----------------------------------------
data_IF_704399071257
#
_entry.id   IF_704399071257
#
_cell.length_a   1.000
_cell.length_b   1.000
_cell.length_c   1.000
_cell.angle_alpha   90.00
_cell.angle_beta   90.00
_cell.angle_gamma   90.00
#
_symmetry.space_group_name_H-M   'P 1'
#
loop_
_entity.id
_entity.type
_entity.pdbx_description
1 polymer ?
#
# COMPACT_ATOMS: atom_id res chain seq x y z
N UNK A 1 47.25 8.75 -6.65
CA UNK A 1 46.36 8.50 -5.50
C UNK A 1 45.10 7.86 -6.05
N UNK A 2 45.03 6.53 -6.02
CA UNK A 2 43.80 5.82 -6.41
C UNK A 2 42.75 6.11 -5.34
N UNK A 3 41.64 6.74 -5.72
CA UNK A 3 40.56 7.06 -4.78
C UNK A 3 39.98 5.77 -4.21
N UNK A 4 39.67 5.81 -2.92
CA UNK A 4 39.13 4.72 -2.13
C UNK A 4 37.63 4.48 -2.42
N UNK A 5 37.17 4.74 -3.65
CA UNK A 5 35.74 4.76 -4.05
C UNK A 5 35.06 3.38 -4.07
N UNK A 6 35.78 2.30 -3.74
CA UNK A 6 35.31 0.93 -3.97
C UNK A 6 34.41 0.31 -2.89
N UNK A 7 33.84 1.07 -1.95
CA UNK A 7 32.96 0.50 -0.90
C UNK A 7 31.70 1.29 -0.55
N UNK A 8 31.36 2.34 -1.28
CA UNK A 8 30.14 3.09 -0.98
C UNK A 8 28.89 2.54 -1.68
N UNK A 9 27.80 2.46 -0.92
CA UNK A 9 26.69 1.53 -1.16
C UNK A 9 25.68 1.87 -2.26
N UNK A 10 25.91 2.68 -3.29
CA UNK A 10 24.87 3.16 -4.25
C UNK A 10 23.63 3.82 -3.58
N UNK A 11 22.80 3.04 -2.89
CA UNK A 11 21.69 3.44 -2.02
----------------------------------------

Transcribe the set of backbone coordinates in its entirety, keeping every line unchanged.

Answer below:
data_IF_704399071257
#
_entry.id   IF_704399071257
#
_cell.length_a   1.000
_cell.length_b   1.000
_cell.length_c   1.000
_cell.angle_alpha   90.00
_cell.angle_beta   90.00
_cell.angle_gamma   90.00
#
_symmetry.space_group_name_H-M   'P 1'
#
loop_
_entity.id
_entity.type
_entity.pdbx_description
1 polymer ?
#
# COMPACT_ATOMS: atom_id res chain seq x y z
N UNK A 1 47.25 8.75 -6.65
CA UNK A 1 46.36 8.50 -5.50
C UNK A 1 45.10 7.86 -6.05
N UNK A 2 45.03 6.53 -6.02
CA UNK A 2 43.80 5.82 -6.41
C UNK A 2 42.75 6.11 -5.34
N UNK A 3 41.64 6.74 -5.72
CA UNK A 3 40.56 7.06 -4.78
C UNK A 3 39.98 5.77 -4.21
N UNK A 4 39.67 5.81 -2.92
CA UNK A 4 39.13 4.72 -2.13
C UNK A 4 37.63 4.48 -2.42
N UNK A 5 37.17 4.74 -3.65
CA UNK A 5 35.74 4.76 -4.05
C UNK A 5 35.06 3.38 -4.07
N UNK A 6 35.78 2.30 -3.74
CA UNK A 6 35.31 0.93 -3.97
C UNK A 6 34.41 0.31 -2.89
N UNK A 7 33.84 1.07 -1.95
CA UNK A 7 32.96 0.50 -0.90
C UNK A 7 31.70 1.29 -0.55
N UNK A 8 31.36 2.34 -1.28
CA UNK A 8 30.14 3.09 -0.98
C UNK A 8 28.89 2.54 -1.68
N UNK A 9 27.80 2.46 -0.92
CA UNK A 9 26.69 1.53 -1.16
C UNK A 9 25.68 1.87 -2.26
N UNK A 10 25.91 2.68 -3.29
CA UNK A 10 24.87 3.16 -4.25
C UNK A 10 23.63 3.82 -3.58
N UNK A 11 22.80 3.04 -2.89
CA UNK A 11 21.69 3.44 -2.02